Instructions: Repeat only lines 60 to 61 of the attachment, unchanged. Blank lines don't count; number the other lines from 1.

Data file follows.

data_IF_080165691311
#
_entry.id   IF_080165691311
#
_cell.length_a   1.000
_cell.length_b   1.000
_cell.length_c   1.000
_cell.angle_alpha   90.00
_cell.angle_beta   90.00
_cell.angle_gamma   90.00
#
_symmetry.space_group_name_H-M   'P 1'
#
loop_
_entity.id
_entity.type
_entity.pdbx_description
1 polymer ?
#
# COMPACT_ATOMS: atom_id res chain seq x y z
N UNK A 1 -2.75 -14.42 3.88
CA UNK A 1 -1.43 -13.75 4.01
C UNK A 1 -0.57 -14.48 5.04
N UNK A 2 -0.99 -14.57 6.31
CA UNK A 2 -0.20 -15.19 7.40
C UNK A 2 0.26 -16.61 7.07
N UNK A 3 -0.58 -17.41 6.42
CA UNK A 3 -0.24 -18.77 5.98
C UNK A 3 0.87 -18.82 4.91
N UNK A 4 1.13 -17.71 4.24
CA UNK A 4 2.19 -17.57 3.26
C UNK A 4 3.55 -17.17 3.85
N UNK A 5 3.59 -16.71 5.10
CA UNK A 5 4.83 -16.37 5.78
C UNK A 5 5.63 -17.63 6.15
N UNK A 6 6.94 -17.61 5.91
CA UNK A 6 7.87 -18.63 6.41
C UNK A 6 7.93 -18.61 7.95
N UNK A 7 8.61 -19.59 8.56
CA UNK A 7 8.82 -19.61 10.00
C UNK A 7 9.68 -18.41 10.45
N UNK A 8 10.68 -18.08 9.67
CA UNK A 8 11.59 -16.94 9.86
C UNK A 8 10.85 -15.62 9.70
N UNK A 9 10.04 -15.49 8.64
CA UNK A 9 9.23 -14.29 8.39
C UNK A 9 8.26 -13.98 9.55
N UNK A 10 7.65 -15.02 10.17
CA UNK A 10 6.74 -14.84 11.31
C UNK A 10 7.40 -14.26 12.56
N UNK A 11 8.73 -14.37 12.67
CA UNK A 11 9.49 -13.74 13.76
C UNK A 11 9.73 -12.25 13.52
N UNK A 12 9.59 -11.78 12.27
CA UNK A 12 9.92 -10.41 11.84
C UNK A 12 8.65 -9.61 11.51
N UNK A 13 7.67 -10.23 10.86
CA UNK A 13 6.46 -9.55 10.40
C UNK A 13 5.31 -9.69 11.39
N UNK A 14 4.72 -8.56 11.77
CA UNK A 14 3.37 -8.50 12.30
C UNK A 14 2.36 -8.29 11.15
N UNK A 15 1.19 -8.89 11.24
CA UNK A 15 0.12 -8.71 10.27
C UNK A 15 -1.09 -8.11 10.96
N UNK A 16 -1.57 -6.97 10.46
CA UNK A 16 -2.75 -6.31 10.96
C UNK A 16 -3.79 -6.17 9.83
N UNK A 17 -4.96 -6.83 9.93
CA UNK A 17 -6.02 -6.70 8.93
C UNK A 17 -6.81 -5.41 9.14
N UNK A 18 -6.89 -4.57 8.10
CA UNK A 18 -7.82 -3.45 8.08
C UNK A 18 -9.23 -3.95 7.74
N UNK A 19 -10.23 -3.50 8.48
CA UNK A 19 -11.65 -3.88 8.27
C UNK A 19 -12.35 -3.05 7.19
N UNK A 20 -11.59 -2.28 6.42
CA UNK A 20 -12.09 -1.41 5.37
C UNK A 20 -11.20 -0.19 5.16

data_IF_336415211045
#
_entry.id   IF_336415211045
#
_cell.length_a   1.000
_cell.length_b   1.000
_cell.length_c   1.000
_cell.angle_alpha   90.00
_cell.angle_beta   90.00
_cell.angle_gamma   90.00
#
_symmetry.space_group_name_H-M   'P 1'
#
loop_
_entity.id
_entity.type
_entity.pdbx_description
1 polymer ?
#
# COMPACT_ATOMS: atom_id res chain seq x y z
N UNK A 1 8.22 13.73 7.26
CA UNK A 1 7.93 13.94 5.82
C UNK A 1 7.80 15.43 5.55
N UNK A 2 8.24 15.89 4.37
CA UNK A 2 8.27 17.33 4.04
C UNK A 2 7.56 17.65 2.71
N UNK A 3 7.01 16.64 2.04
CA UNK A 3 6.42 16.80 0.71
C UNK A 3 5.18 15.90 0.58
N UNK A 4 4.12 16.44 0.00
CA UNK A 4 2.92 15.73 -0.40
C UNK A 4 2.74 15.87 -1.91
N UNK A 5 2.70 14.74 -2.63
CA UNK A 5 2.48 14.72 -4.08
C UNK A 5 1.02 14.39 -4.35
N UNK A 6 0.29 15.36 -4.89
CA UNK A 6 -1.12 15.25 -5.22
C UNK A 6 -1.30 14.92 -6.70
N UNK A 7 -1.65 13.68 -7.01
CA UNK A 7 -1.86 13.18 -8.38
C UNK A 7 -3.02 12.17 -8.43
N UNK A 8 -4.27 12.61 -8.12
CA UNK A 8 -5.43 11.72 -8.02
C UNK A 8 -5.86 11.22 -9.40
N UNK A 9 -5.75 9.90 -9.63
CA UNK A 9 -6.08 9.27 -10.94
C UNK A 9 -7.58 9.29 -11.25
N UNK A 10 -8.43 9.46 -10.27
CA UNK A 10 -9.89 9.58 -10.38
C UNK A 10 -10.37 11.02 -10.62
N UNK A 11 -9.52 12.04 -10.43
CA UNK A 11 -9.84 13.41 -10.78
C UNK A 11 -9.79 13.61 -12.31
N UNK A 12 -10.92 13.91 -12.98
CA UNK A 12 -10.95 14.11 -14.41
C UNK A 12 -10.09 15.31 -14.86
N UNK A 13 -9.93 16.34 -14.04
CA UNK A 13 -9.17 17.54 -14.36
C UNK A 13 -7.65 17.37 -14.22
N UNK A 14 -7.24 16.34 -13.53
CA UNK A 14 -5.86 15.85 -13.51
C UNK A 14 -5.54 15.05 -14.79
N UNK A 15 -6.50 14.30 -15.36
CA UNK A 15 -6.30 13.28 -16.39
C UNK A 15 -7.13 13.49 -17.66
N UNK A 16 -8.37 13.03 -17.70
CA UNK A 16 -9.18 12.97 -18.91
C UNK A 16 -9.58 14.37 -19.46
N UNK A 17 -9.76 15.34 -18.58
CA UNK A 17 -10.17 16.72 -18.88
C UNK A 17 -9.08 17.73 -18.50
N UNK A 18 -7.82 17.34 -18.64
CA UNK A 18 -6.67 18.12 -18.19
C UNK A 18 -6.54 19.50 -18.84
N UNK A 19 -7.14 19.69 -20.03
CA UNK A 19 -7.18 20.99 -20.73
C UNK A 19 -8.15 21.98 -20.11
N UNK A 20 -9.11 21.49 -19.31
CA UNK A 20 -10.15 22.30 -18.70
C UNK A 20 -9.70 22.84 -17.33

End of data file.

N UNK A 14 4.72 -8.56 11.77
CA UNK A 14 3.37 -8.50 12.30